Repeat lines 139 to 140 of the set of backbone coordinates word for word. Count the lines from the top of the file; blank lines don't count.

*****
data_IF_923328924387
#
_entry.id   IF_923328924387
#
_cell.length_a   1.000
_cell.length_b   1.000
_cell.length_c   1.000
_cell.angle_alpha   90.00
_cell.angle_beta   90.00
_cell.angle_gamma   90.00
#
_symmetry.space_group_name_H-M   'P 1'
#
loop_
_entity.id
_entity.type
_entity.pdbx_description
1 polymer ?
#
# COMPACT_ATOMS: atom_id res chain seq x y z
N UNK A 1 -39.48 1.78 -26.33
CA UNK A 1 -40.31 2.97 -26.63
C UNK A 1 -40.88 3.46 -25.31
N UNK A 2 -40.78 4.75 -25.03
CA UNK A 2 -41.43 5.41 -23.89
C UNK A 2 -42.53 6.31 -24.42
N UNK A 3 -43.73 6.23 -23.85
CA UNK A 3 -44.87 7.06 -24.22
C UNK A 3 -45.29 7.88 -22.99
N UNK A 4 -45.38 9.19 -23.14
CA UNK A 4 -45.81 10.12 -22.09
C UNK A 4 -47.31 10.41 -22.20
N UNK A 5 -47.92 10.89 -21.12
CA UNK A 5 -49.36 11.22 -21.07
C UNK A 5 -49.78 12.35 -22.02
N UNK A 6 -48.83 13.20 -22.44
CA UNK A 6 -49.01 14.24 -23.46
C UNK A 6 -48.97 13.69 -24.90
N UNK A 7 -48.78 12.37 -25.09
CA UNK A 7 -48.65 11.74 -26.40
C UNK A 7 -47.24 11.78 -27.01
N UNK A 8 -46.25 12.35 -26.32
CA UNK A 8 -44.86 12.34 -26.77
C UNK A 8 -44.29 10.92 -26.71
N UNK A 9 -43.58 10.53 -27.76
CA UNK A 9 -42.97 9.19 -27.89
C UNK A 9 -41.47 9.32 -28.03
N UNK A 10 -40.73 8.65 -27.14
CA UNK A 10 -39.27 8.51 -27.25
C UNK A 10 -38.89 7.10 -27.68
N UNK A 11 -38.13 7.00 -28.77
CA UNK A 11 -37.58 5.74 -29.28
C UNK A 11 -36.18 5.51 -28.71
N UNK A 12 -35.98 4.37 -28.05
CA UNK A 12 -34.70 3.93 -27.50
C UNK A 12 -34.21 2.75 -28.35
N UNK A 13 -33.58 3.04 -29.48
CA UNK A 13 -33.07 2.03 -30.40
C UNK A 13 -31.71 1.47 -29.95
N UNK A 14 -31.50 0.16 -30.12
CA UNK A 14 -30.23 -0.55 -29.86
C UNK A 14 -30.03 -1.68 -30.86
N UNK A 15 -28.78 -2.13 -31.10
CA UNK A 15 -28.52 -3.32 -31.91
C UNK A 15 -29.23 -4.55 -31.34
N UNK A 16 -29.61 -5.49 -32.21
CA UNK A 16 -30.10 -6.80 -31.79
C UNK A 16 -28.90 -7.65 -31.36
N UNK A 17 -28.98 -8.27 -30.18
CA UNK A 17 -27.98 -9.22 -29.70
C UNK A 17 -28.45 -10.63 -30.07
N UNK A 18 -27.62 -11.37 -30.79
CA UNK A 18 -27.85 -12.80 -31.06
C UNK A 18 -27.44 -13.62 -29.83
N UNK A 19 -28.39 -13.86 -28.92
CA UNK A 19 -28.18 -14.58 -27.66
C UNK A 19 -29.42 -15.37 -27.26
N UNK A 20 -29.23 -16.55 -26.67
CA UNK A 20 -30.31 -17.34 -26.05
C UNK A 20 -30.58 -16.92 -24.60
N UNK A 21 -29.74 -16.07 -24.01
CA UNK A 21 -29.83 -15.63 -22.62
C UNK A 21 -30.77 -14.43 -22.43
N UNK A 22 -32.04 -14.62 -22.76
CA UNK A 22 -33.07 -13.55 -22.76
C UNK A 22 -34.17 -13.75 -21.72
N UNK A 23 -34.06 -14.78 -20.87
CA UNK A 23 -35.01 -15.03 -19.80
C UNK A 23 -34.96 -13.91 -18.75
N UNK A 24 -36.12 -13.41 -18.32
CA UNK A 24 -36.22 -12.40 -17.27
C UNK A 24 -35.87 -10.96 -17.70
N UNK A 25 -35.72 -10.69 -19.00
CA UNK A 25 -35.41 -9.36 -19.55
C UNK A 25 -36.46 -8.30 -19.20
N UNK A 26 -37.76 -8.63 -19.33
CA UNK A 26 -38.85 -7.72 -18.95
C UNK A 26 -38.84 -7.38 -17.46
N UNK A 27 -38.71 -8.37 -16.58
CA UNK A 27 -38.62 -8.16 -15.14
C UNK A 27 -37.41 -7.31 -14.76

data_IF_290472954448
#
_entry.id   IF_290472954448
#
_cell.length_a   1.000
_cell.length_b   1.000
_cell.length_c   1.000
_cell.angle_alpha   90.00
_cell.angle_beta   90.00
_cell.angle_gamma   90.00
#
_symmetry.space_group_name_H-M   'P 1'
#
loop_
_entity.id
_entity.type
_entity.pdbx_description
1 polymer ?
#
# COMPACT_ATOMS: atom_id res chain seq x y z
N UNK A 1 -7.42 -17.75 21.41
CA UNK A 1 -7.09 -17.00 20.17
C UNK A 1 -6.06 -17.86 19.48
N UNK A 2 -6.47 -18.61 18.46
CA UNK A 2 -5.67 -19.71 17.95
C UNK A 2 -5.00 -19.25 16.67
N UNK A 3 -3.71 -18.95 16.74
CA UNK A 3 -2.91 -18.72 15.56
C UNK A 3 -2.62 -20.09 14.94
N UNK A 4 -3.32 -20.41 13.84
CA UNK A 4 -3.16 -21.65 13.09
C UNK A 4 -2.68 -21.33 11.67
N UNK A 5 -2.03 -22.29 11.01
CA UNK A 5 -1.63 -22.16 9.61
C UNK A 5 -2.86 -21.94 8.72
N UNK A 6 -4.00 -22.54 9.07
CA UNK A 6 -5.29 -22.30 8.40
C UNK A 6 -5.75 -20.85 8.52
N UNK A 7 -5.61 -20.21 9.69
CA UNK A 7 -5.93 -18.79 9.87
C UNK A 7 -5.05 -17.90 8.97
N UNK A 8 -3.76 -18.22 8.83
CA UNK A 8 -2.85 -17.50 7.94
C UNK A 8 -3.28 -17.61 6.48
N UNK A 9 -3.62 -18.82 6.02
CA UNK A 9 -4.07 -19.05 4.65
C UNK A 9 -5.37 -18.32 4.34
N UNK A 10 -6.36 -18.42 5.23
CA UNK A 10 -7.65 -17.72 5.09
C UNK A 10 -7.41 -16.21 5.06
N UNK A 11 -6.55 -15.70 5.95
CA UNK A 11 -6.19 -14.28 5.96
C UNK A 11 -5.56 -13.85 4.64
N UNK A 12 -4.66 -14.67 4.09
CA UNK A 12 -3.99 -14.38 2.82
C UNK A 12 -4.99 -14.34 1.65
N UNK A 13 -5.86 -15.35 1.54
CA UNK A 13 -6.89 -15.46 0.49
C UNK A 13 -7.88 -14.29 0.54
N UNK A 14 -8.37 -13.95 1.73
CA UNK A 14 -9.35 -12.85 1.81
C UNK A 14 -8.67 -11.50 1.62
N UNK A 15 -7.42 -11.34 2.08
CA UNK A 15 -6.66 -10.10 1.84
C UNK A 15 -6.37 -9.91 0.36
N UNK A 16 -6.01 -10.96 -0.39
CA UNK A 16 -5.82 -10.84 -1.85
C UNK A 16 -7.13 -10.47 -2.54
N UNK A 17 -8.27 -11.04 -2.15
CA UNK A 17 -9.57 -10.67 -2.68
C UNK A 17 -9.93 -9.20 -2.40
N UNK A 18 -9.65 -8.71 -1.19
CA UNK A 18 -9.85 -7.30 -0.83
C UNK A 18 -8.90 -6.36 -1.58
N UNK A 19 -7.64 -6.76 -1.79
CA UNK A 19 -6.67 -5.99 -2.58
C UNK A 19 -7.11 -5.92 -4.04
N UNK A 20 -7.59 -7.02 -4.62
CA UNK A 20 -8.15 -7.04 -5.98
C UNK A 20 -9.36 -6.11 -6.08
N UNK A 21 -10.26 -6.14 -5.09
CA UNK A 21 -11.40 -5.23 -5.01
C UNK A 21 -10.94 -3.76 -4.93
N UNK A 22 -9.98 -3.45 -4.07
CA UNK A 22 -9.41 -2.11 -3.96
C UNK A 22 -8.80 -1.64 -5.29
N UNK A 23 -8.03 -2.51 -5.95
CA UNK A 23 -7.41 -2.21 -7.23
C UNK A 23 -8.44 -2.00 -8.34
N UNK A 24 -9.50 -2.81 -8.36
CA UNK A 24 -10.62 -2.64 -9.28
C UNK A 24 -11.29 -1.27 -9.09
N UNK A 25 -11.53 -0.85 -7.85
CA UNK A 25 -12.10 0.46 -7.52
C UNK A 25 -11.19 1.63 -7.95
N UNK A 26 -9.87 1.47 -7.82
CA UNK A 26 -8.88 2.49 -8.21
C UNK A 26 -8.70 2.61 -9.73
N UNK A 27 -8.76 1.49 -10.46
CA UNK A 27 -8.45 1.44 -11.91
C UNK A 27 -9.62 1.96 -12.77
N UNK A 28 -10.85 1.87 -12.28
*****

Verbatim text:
C UNK A 6 -5.75 -20.85 8.52
N UNK A 7 -5.61 -20.21 9.69